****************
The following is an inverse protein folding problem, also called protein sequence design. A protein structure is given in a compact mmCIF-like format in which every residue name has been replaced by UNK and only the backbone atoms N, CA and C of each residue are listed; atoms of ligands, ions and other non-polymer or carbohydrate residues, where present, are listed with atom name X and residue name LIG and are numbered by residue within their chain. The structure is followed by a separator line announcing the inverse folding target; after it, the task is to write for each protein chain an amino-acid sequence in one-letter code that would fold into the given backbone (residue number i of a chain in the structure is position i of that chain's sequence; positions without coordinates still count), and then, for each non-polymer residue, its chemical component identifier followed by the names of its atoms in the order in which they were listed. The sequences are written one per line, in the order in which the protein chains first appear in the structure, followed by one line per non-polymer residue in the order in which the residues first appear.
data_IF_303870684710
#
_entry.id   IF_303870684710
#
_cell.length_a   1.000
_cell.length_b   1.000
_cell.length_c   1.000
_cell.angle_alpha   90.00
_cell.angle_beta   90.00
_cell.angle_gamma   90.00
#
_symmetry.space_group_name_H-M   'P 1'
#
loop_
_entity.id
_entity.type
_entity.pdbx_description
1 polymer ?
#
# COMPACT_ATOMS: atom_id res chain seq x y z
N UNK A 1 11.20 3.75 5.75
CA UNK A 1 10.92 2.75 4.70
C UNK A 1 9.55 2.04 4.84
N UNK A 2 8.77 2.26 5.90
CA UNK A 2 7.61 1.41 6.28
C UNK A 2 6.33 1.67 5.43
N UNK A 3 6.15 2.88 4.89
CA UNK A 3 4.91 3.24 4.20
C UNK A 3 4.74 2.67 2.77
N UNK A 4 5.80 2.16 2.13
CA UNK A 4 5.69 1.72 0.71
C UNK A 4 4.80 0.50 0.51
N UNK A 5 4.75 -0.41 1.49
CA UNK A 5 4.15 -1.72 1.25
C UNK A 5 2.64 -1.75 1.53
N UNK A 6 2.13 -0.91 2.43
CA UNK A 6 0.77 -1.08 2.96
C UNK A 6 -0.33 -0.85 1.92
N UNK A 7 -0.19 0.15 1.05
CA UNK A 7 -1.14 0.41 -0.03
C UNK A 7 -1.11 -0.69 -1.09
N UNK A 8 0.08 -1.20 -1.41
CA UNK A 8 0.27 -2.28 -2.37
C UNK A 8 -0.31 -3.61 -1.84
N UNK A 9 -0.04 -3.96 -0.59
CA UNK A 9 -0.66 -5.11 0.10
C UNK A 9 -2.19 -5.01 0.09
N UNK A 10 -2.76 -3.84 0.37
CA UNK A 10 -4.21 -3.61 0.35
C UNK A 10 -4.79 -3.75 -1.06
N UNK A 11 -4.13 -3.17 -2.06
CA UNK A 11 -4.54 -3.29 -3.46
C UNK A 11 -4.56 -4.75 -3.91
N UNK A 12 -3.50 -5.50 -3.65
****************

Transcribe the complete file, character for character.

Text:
The following is an inverse protein folding problem, also called protein sequence design. A protein structure is given in a compact mmCIF-like format in which every residue name has been replaced by UNK and only the backbone atoms N, CA and C of each residue are listed; atoms of ligands, ions and other non-polymer or carbohydrate residues, where present, are listed with atom name X and residue name LIG and are numbered by residue within their chain. The structure is followed by a separator line announcing the inverse folding target; after it, the task is to write for each protein chain an amino-acid sequence in one-letter code that would fold into the given backbone (residue number i of a chain in the structure is position i of that chain's sequence; positions without coordinates still count), and then, for each non-polymer residue, its chemical component identifier followed by the names of its atoms in the order in which they were listed. The sequences are written one per line, in the order in which the protein chains first appear in the structure, followed by one line per non-polymer residue in the order in which the residues first appear.
data_IF_303870684710
#
_entry.id   IF_303870684710
#
_cell.length_a   1.000
_cell.length_b   1.000
_cell.length_c   1.000
_cell.angle_alpha   90.00
_cell.angle_beta   90.00
_cell.angle_gamma   90.00
#
_symmetry.space_group_name_H-M   'P 1'
#
loop_
_entity.id
_entity.type
_entity.pdbx_description
1 polymer ?
#
# COMPACT_ATOMS: atom_id res chain seq x y z
N UNK A 1 11.20 3.75 5.75
CA UNK A 1 10.92 2.75 4.70
C UNK A 1 9.55 2.04 4.84
N UNK A 2 8.77 2.26 5.90
CA UNK A 2 7.61 1.41 6.28
C UNK A 2 6.33 1.67 5.43
N UNK A 3 6.15 2.88 4.89
CA UNK A 3 4.91 3.24 4.20
C UNK A 3 4.74 2.67 2.77
N UNK A 4 5.80 2.16 2.13
CA UNK A 4 5.69 1.72 0.71
C UNK A 4 4.80 0.50 0.51
N UNK A 5 4.75 -0.41 1.49
CA UNK A 5 4.15 -1.72 1.25
C UNK A 5 2.64 -1.75 1.53
N UNK A 6 2.13 -0.91 2.43
CA UNK A 6 0.77 -1.08 2.96
C UNK A 6 -0.33 -0.85 1.92
N UNK A 7 -0.19 0.15 1.05
CA UNK A 7 -1.14 0.41 -0.03
C UNK A 7 -1.11 -0.69 -1.09
N UNK A 8 0.08 -1.20 -1.41
CA UNK A 8 0.27 -2.28 -2.37
C UNK A 8 -0.31 -3.61 -1.84
N UNK A 9 -0.04 -3.96 -0.59
CA UNK A 9 -0.66 -5.11 0.10
C UNK A 9 -2.19 -5.01 0.09
N UNK A 10 -2.76 -3.84 0.37
CA UNK A 10 -4.21 -3.61 0.35
C UNK A 10 -4.79 -3.75 -1.06
N UNK A 11 -4.13 -3.17 -2.06
CA UNK A 11 -4.54 -3.29 -3.46
C UNK A 11 -4.56 -4.75 -3.91
N UNK A 12 -3.50 -5.50 -3.65